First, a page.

A new school for Irish food startups

A new digital ‘School of food’ has been launched in Ireland to help food startups succeed. 
The ‘School of food’ is designed to help people building, or in the process of establishing, a new small food production business.
“It supports food companies to develop and grow, with advice from some of the leading practitioners in Ireland. It is part of our commitment to the food sector in supporting their development and growth,” says the head of LEO, DúnLaoghaire Rathdown, Owen Laverty.
The school was built by the Dublin Food Chain and the Local Enterprise Offices in the Dublin region. It’s the first of its kind in Europe, giving food entrepreneurs access to expert advice from their own home or office.
To learn more and apply, go here. 
Useful topics that can be studied include:

Plan your journey
Route to market
Think about finance
Grow your sales
Expand your business
Support for experts

The school is available to food businesses in the Dublin region initially, following which, it will be rolled out nationally.
The need to know more
Supported by Enterprise Ireland, Bord Bia and the Dublin Institute of Technology, the school came about as a result of the keen interest among food entrepreneurs to learn about succeeding in business from key industry experts.
Pictured is Maria Betts of Maria Lucia Bakes who has worked closely with dlr’s LEO office in the development of her award-winning gluten wheat and dairy free cereals.

This post was originally published here - https://www.thinkbusiness.ie/articles/a-new-school-for-food-startups-in-ireland/ on thinkbusiness

How to handle September stress

September is a stressful month. It’s back to school and back to a hectic pace at work. Here’s how to handle the ‘mayhem’.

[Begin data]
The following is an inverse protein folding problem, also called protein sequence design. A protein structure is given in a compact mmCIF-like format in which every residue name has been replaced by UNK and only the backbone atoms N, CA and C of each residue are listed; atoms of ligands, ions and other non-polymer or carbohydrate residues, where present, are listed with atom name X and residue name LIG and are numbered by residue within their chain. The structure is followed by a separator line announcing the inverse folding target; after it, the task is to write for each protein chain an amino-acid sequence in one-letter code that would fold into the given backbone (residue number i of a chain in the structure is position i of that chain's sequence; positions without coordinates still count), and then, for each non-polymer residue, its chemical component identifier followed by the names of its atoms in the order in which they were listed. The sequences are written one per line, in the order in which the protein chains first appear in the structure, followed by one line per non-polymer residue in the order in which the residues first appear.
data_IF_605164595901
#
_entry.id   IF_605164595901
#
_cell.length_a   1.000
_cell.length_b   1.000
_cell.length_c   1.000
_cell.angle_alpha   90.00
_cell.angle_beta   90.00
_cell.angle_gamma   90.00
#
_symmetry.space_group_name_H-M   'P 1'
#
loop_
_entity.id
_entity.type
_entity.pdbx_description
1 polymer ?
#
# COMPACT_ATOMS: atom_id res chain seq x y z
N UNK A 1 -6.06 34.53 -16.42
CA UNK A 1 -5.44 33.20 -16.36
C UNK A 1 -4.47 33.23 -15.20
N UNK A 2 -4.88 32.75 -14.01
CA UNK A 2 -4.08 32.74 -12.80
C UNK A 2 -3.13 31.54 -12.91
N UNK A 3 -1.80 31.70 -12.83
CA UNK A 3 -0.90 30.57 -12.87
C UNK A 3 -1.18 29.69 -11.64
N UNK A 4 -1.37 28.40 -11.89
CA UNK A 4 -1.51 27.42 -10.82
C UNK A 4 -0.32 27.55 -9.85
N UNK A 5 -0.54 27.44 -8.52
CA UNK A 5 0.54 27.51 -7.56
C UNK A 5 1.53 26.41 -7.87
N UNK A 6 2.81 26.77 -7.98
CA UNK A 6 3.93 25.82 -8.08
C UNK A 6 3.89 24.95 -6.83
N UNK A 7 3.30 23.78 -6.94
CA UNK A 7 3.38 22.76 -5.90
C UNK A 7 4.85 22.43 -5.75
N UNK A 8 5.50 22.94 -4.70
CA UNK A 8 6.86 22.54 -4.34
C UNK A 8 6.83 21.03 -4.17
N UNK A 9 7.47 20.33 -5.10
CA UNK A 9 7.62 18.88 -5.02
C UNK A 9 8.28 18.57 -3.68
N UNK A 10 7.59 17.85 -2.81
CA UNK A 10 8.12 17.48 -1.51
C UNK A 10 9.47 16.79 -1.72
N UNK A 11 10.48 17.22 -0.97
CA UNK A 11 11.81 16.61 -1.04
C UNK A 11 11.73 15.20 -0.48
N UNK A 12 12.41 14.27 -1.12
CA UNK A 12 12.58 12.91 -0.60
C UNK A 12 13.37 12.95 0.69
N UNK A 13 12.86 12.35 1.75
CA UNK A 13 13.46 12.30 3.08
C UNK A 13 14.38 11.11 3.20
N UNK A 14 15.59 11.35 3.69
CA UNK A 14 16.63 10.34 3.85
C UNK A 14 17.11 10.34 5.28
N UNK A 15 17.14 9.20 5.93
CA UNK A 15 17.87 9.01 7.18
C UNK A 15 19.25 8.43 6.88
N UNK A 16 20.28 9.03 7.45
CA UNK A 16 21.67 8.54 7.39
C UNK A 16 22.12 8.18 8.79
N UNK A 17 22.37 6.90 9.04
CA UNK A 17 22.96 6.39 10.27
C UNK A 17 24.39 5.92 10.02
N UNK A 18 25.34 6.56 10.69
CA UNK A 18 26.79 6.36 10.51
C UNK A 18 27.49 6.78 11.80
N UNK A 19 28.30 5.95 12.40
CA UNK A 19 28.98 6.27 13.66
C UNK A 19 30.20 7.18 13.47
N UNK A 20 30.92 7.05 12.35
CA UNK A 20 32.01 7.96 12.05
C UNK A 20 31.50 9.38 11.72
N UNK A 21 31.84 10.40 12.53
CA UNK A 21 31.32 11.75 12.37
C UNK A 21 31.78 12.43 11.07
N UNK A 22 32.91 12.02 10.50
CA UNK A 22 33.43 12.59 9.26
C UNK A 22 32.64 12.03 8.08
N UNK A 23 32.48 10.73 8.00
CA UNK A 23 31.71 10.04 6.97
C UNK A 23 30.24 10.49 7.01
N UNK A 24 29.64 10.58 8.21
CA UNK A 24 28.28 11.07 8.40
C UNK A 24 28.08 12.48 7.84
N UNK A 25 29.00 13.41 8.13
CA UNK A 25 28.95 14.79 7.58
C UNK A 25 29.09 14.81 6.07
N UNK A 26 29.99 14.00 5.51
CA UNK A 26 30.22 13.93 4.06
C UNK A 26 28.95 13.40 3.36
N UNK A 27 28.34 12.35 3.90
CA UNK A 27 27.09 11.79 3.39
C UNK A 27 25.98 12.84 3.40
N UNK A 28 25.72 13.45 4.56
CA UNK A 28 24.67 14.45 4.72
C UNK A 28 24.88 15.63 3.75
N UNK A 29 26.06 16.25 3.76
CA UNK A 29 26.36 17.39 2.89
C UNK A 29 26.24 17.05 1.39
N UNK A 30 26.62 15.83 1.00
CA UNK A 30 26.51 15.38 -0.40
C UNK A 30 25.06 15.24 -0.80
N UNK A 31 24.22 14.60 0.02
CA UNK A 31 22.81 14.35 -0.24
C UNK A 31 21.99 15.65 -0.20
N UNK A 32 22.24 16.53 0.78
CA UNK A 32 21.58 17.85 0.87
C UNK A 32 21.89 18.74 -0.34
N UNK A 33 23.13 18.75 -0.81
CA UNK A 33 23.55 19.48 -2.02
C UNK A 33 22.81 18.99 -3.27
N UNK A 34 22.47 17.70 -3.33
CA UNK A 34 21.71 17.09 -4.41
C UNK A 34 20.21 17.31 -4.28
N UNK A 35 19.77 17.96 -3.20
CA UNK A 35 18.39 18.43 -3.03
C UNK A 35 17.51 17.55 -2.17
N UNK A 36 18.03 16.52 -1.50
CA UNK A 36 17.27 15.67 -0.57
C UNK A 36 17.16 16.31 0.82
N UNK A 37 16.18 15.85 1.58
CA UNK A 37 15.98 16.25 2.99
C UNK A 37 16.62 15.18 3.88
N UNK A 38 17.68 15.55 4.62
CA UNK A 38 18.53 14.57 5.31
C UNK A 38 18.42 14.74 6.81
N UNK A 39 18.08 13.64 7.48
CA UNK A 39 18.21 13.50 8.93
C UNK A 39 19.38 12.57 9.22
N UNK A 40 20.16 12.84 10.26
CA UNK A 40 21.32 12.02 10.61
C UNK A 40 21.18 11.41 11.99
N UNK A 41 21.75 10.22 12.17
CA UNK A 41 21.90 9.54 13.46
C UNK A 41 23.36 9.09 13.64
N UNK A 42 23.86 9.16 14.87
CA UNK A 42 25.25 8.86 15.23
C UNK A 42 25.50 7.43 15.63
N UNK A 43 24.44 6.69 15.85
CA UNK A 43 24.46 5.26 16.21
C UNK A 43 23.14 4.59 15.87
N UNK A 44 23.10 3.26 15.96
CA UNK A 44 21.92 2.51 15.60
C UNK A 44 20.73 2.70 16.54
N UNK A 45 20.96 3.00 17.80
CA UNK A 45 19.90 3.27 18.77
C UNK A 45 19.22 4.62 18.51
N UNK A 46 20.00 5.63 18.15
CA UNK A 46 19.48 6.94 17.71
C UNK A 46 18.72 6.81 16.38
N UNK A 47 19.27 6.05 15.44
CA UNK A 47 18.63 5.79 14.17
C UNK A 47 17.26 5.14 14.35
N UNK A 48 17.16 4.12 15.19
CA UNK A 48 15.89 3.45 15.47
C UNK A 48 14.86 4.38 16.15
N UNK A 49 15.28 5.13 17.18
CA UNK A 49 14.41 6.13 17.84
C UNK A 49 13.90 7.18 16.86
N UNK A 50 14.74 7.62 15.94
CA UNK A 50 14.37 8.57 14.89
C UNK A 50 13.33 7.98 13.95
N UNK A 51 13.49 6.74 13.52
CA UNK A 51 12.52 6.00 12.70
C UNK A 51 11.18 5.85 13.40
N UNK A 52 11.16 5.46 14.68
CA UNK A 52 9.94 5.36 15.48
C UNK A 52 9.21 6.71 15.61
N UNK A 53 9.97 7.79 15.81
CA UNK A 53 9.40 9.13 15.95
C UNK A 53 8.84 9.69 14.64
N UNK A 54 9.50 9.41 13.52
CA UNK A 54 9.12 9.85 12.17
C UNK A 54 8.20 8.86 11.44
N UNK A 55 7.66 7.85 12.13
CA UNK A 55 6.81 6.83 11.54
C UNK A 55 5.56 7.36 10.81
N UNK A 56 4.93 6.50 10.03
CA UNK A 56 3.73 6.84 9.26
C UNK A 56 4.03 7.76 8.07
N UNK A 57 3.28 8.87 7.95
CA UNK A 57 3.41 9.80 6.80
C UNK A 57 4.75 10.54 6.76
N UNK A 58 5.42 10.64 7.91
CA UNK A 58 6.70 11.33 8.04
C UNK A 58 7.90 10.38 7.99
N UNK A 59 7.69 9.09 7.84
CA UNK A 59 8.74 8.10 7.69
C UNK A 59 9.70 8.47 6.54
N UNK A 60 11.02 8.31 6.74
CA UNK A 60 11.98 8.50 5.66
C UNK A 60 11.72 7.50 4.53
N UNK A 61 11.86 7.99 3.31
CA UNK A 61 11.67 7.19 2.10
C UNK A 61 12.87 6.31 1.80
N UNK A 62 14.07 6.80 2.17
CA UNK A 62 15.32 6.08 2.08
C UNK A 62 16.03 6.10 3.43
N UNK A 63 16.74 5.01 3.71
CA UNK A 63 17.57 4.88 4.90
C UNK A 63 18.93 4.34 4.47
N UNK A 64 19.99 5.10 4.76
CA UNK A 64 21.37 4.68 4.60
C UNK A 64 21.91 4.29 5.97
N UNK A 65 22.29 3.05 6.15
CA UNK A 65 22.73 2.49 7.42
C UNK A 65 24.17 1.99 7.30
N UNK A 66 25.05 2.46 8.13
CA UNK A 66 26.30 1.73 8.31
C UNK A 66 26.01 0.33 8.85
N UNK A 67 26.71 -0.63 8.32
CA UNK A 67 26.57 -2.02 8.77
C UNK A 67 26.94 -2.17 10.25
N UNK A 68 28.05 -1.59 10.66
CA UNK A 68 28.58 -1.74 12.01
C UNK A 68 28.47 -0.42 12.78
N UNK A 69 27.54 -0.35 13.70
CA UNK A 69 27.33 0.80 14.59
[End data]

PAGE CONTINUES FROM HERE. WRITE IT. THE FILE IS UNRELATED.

It’s back to school season, and we’re all trying to settle down after the summer distractions. For the kids, it’s a time of new beginnings: new teachers, new schoolbooks and most importantly new pencils. It’s a time to reset and start again.

But for adults, a feeling of panic can set in. The reality that there are only four months left in 2018. And still so much to do. All those objectives we optimistically set in January, all those plans we made.

Where have those nine months gone?

“Build in some slippage because life always throws up some unexpected things.”

Time to reset

Well, September can be a time of new beginnings in work too. It provides us with a chance to review our year so far and prioritise what we can achieve in the remaining months.

You can refocus, replan and reset yourself for a productive end to the year. How great would it feel to achieve essential goals and finish the year on a high?

“Get yourself a four-month calendar and plan out what you can do when.”


First, identify the most important things to achieve. Then ask yourself the following:

1. What do I have to do to complete this work?

2. Can I break my goals into sub-goals?

3. Do I need help or input from anyone else?

Make a plan

To help you plan what needs to be done to break down the goal into smaller sub-goals. Brainstorm each sub-goal to list out the tangible tasks or actions required. Now decide what can be done when.

1. Are some tasks inter-related?

2. Do some jobs depend on the completion of others?

3. Can you identify key milestones, so you can tell that you are on track?

Now get yourself a four-month calendar and plan out what you can do when. You can use Microsoft Outlook or Microsoft Excel or merely create a planner yourself on a chart or board.

“It helps to share your plans with a colleague or friend.”

Don’t over plan

Be realistic about how much time you have. You are already busy so where and when can you create “extra” time for these tasks?

Build in some slippage because life always throws up some unexpected things. Be practical. December can’t be treated like a typical month because of all the Christmas activities. Aim to finish your plan mid-December.